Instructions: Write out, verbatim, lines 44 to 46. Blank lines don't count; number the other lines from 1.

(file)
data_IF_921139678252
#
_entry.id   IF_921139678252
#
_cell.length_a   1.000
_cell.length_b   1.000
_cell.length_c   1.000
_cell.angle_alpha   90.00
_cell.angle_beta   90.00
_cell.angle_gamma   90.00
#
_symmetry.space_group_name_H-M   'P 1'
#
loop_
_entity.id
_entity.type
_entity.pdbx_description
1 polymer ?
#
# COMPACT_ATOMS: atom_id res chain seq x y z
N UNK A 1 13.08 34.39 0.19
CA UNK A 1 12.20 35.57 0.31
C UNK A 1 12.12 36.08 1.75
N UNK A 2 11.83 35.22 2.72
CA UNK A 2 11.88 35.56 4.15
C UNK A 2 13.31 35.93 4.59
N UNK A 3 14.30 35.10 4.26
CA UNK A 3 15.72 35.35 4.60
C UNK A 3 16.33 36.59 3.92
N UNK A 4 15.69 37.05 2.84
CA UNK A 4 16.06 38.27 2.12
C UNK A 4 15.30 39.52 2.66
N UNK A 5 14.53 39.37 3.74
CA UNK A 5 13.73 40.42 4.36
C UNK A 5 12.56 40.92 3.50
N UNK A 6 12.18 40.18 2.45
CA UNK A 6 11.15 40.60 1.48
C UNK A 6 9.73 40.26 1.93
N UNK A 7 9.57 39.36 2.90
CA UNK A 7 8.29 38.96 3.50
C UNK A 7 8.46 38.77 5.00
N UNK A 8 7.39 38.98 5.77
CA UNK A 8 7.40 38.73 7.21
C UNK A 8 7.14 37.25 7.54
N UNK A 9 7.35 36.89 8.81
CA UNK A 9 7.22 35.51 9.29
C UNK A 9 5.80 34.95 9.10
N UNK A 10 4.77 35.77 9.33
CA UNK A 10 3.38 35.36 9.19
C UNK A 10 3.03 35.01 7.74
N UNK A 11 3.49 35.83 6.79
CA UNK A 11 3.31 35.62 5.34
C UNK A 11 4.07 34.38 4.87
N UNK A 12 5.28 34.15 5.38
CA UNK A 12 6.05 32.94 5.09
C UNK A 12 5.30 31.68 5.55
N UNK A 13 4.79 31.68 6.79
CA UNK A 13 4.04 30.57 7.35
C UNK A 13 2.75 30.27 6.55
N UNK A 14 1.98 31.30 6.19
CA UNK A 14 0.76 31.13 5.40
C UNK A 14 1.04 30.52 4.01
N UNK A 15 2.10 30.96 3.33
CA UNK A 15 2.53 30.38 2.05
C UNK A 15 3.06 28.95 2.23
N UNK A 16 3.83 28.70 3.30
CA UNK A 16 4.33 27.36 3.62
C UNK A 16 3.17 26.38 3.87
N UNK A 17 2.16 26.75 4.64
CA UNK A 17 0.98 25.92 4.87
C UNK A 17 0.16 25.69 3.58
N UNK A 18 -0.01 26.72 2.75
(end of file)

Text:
C UNK A 8 7.14 37.25 7.54
N UNK A 9 7.35 36.89 8.81
CA UNK A 9 7.22 35.51 9.29